I've been looking into ways to reduce the latency caused by transferring data back and forth from the CPU and GPU. When I first started using CUDA I did notice that data transfer between the CPU and GPU did take a few seconds, but I didn't really care because this isn't really a concern for the small programs I'm been writing. In fact, the latency probably isn't much of a problem for vast majority of the programs that utilize GPUs, video games included, because they're still a lot faster than if they would have run on the CPU.

However, I'm a bit of an HPC enthusiast and I became concerned with the direction of my studies when I saw the massive discrepancy between the Tianhe-I theoretical peak FLOPS and the actual LINPACK measured performance. This has raised my concerns about whether I'm taking the right career path.

Use of pinned memory (page-locked) memory through the use of the cudaHostAlloc() function is one method of reducing latency (quite effective), but are there any other techniques I'm not aware of? And to be clear, I'm talking about optimizing the code, not the hardware itself (that's NVIDIA and AMD's jobs).

Just as a side question, I'm aware that Dell and HP sell Tesla servers. I'm curious as to how well a GPU leverages a database application, where you would need a constant read from the hard drive (HDD or SSD), an operation only the CPU can perform,

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    You might find this amusing: cs.virginia.edu/~skadron/Papers/bakkum_sqlite_gpgpu10.pdf – Mikhail Jun 28 '11 at 3:11
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    @Misha You're right, this article describes the particular the challenge I had in mind. Thanks... – sj755 Jun 28 '11 at 3:27
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    Regarding the low flop-efficiency of Tianhe-IA: although GPUs have massive arithmetic power (which ideed is often difficult to fully utilize), don't forget that the GPU memory architecture also plays and important role and even compute-bound kernels can seriously outperform CPU implementations. – pszilard Jun 29 '11 at 1:26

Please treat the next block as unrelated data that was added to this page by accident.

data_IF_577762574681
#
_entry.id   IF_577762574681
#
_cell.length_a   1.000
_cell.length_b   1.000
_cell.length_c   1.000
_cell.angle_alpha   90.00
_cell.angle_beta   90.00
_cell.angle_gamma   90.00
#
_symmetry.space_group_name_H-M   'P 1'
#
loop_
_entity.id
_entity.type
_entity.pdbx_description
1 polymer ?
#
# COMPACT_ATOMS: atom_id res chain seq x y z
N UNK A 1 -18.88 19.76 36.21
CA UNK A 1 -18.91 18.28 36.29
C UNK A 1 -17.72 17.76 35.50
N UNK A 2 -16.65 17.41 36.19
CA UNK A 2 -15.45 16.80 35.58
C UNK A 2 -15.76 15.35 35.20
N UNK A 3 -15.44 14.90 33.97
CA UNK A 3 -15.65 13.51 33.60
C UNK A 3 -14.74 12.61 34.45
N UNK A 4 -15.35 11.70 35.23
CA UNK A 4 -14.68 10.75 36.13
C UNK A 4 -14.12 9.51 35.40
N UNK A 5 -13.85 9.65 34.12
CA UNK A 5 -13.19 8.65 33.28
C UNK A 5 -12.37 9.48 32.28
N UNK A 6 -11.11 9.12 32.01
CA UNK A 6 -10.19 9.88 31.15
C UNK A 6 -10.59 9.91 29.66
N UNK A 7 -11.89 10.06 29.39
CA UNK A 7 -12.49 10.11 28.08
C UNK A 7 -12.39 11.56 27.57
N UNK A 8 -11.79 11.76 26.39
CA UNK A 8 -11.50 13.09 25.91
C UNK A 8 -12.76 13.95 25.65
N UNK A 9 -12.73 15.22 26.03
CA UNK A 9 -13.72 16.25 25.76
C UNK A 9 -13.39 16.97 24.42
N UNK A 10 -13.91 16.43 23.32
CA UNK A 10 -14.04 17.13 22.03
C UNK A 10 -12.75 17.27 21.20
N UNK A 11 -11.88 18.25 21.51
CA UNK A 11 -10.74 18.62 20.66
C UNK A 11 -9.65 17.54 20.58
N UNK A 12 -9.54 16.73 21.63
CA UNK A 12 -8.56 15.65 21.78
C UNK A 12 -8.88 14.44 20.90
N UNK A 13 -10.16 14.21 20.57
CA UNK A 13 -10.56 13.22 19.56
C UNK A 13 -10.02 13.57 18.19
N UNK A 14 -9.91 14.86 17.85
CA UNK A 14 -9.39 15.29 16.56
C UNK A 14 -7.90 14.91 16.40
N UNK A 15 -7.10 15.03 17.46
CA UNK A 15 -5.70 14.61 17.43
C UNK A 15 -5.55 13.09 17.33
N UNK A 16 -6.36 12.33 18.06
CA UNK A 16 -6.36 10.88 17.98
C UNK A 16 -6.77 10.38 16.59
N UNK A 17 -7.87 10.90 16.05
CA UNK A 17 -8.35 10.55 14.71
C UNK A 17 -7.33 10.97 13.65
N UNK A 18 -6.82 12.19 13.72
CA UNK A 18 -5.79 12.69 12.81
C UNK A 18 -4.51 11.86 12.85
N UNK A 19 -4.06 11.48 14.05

There are a few ways to address CPU-GPU communication overhead - I hope that's what you mean by latency and not the latency of the transfer itself. Note that I deliberately used the term address instead of reduce as you do not necessarily need to reduce the latency if you can hide it. Also note that I am much more familiar with CUDA, so below I only refer to CUDA, but some features are also available in OpenCL.

As you mentioned page-locked memory has the very purpose of increasing. Additionally, one can map page-locked host memory to the GPU, mechanism which enables direct access of the data allocated from the GPU kernel without the need for additional data-transfer. This mechanism is called zero-copy transfer and it is useful if data is read/written only once accompanied by a substantial amount of computation and for GPUs with no separate memory (mobile). However, if the kernel accessing the zero-copied data is not strongly compute-bound and therefore the latency of data access cannot be hidden, page-locked but not mapped memory will be more efficient. Additionally, if the data does not fit into the GPU memory, zero-copy will still work.
Note that excessive amount of page-locked memory can cause serious slowdown on the CPU side.

Approaching the problem from a different angle, as tkerwin mentioned, asynchronous transfer (wrt the CPU thread talking to the GPU) is the key to hide CPU-GPU transfer latency by overlapping computation on the CPU with the transfer. This can be achieved with cudaMemcpyAsync() as well as using zero-copy with asynchronous kernel execution.
One can take this even further by using multiple streams to overlap transfer with kernel execution. Note that stream scheduling might need special attention for good overlapping; Tesla and Quadro cards have dual-DMA engine which enables simultaneous data transfer to and from GPU. Additionally, with CUDA 4.0 it became easier to use a GPU from multiple CPU threads, so in a multi-threaded CPU code each thread can send its own data to the GPU and launch kernels easier.

Finally, GMAC implements an asymmetric shared memory model for CUDA. One of its very interesting features is the coherency models it provides, in particular lazy- and rolling update enabling the transfer of only data modified on the CPU in a blocked fashion.
For more details see the following paper: Gelado et al. - An Asymmetric Distributed Shared Memory Model for Heterogeneous Parallel Systems.


You can use cudaMemcpyAsync() to overlap work you're doing on the CPU with memory transfer. This won't lower the latency of a data transfer, but it could improve the overall performance of an algorithm. There is some information about it in the CUDA C Best Practices guide.


If latency is an issue, it might be worth looking into the trade offs you can make with the AMD fusion architecture. The latency you get is drastically minimised and can in some cases be faster than the CPU transfers from RAM. However, you do take a performance hit with the use of the slimmed down non-discrete GPU.

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